Always Plan for Resistance to Your Preaching

Don’t you hate it when you get done preaching and someone comes up to you and launches into their own 18 point rebuttal of what you just said? It’s nerve-wracking, frustrating, discouraging, and annoying.


Every prophet and teacher in Scripture, especially Jesus faced resistance to their teaching! So should we not expect the same?

This has happened to all of us to some degree in our ministry, but one way to plan for it  is to challenge anticipated resistance to your point or conclusions during the sermon. You  see we have a problem when we say something that might be mind-blowing to someone out in the audience and then we just leave it as fact without really working to push back on the challenges to accept what we said.

We must prepare to answer challenges people will have to the text, to interpretation, to cultural relevance and many other things. But I am not talking about just  writing down a list of talking points so you can answer questions after the service or the next day with a ten paragraph email. No I am talking about actually addressing the areas of resistance in your actual sermon body.

This way when someone goes, “oh wow I do not agree with that,” in the next breath you are already anticipating and acknowledging their resistance. Obviously this is not going to work for every person and in every situation, but it can be very helpful to you in your preaching.

Remember these principles:

Does it Intellectually or Logically Connect

Many times we can say a point or even just something in passing and someone in the audience goes “woah that just did not make sense, I have not seen that in my life at all, or that has not been my experience in what I have learned.” So if we do this without further developing what we just said we risk losing a connection or the point falling flat.

A key that I have learned is to go through my main and sub points and make sure everything I am saying will intellectually and logically connect with most of the audience. We cannot please everyone but we can make sure we are making clear and explainable points that take into account certain intellectual challenges.

Does it Emotionally Connect

Sometimes what does not connect with the  audience is  the emotional appeal you are making. The best principle for emotionally connecting is to be emotionally aware. This is difficult but it is work we must do.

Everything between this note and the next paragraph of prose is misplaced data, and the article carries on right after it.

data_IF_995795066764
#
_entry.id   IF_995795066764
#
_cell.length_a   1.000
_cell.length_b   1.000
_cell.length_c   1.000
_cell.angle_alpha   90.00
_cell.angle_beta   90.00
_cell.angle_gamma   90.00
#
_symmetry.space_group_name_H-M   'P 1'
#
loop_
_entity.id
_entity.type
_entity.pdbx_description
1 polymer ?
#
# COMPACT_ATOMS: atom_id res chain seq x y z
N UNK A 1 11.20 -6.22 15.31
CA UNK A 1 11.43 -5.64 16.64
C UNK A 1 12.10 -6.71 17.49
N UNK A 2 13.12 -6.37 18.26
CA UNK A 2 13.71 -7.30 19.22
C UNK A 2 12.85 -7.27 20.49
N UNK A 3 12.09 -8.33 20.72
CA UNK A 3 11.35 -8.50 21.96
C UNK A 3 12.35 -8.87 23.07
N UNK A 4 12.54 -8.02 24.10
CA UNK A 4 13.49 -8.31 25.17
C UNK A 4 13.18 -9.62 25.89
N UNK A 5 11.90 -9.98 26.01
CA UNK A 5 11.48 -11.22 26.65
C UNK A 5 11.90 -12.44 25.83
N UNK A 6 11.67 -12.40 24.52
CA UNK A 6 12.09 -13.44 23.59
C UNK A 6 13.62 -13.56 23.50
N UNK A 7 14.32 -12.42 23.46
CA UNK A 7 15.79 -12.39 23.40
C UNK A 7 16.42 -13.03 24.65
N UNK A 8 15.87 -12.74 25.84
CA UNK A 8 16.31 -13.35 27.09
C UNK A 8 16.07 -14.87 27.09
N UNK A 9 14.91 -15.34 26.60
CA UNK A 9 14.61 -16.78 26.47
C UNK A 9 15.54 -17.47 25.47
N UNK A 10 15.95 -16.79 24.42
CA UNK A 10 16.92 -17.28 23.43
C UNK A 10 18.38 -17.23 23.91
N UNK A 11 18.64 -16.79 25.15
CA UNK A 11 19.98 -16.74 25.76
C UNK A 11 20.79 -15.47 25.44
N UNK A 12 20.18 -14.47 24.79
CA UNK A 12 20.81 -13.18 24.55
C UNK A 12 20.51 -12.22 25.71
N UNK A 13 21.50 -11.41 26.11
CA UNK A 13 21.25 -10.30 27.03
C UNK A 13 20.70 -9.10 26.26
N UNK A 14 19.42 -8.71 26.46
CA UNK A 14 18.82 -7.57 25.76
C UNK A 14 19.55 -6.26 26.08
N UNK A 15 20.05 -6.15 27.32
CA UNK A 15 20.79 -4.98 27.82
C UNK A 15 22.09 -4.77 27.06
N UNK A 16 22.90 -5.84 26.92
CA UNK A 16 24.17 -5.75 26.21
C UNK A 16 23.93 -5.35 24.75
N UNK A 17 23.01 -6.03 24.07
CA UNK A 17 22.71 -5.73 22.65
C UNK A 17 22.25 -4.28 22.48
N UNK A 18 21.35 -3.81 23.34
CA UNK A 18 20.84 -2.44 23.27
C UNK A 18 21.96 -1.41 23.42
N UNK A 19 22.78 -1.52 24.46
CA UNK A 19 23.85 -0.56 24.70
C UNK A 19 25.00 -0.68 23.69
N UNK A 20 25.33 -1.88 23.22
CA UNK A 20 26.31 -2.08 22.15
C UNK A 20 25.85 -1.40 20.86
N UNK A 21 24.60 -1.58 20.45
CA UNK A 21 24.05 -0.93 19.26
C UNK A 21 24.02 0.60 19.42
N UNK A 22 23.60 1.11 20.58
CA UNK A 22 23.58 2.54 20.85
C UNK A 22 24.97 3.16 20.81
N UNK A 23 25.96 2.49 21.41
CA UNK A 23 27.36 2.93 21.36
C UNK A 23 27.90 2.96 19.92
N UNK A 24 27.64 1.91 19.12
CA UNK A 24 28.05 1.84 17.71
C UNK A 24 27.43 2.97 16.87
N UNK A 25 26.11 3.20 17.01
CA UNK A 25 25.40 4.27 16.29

Maybe someone cannot connect with your point because of something that has happened emotionally in such topics as death, divorce, or alcohol, the list goes on and on. With these subjects be prepared to do the extra work to show empathy and grace and not just callousness. That is just what someone might be missing and needing in their life.

Does it Connect Contextually and with Tradition

Sometimes we make a point or statement and it just is not going to communicate very well or the way we want it to because of the cultural context we are in and the traditions in this culture. By no means does this mean we do not preach against cultural or traditional points that are wrong or ineffective! Instead it just means we must take care to always plan for resistance to these things in our preaching. Watch the gray areas and approach them cautiously but with conviction.

Does it Connect Clearly With Scripture

Beyond connecting logically, emotionally, and contextually we most have to work hard to make sure we connect on Scriptural grounds. Your point might not fly because of someone else’s interpretation of Scripture, in hotly contested passages, make sure you address these facts.


Preparing for resistance to your sermon is vital in your preparation. It will help you connect as well as help you avoid 20 minute rebuttals and 2,000 word email essays (no you will never be able to completely eliminate these things.) How do you prepare for resistance  to your sermon? Let us know in the comments!

Written by Joe Hoagland

Joe is a pastor at Rise Church in Marion, Oh. He is married to his awesome wife Jenna and they have one daughter Aryella.

He loves to lead people to Jesus and preach God's word.

You can often times find Joe hiking, camping, writing, reading, or enjoying technology.


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